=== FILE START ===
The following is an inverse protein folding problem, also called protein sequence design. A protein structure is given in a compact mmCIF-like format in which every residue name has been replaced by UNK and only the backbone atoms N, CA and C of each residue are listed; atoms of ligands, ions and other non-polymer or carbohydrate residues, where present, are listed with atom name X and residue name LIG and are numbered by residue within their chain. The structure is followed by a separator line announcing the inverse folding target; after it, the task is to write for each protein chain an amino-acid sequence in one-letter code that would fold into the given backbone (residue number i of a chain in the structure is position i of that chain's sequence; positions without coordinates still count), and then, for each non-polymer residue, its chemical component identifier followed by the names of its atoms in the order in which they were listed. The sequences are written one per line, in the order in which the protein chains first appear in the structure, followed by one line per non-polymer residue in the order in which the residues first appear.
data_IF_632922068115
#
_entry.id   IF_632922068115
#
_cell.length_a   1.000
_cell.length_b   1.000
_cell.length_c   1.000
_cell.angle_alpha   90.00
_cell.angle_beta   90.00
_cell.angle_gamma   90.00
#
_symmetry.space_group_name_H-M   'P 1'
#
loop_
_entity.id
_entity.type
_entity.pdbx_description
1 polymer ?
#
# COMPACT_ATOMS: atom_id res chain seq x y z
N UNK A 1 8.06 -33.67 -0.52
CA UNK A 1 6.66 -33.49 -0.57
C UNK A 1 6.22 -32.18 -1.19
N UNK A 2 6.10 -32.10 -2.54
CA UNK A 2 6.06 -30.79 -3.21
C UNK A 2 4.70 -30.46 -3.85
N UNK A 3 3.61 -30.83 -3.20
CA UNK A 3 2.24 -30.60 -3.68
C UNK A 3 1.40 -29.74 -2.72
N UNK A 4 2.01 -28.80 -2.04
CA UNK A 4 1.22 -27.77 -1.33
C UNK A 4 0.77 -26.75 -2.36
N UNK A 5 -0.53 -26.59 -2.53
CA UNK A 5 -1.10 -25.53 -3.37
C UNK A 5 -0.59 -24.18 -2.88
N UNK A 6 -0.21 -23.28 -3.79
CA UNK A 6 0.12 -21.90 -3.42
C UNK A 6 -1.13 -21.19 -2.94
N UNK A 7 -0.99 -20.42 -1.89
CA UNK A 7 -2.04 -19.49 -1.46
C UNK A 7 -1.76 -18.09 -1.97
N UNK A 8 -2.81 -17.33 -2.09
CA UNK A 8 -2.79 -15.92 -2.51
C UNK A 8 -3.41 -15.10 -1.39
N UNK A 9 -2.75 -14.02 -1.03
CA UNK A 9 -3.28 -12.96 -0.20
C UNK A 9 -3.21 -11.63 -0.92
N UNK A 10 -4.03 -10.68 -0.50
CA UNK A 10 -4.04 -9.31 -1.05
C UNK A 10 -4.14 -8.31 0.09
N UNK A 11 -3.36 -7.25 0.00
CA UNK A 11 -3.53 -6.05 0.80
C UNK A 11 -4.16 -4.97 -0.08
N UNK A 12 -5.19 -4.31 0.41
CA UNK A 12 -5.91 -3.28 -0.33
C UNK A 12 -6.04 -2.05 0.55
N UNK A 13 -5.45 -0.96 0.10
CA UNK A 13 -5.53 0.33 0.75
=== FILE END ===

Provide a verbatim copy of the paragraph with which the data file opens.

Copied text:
The following is an inverse protein folding problem, also called protein sequence design. A protein structure is given in a compact mmCIF-like format in which every residue name has been replaced by UNK and only the backbone atoms N, CA and C of each residue are listed; atoms of ligands, ions and other non-polymer or carbohydrate residues, where present, are listed with atom name X and residue name LIG and are numbered by residue within their chain. The structure is followed by a separator line announcing the inverse folding target; after it, the task is to write for each protein chain an amino-acid sequence in one-letter code that would fold into the given backbone (residue number i of a chain in the structure is position i of that chain's sequence; positions without coordinates still count), and then, for each non-polymer residue, its chemical component identifier followed by the names of its atoms in the order in which they were listed. The sequences are written one per line, in the order in which the protein chains first appear in the structure, followed by one line per non-polymer residue in the order in which the residues first appear.